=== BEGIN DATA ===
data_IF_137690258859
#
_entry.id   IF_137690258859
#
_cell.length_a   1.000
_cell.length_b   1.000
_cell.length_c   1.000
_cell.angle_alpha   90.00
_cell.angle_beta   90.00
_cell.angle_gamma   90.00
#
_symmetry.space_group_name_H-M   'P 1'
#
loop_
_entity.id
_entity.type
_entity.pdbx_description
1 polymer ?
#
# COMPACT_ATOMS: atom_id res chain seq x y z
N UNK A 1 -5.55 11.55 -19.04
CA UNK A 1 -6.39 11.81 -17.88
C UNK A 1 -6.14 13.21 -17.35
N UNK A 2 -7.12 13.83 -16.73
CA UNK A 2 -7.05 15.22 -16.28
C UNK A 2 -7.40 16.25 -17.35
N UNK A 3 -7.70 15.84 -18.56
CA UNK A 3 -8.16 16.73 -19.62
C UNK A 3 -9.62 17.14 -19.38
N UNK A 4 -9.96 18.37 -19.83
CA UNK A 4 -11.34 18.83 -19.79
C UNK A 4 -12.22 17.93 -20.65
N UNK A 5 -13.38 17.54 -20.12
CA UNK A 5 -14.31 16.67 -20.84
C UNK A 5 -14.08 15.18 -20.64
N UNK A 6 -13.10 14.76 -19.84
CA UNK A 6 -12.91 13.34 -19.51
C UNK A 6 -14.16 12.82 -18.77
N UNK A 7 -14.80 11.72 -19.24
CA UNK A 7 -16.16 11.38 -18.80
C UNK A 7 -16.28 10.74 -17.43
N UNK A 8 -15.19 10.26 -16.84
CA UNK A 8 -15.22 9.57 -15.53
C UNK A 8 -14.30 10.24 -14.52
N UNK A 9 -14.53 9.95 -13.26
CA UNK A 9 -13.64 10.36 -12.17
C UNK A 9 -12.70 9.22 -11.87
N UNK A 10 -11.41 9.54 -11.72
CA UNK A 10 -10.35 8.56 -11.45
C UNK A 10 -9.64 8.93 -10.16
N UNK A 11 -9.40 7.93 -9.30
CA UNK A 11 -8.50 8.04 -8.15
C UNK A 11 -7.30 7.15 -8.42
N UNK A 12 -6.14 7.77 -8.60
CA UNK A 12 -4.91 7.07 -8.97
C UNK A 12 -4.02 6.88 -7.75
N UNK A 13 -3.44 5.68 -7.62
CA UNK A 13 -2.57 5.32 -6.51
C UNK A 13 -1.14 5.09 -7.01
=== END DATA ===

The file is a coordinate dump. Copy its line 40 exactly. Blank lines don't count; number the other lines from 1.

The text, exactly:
CA UNK A 7 -16.16 11.38 -18.80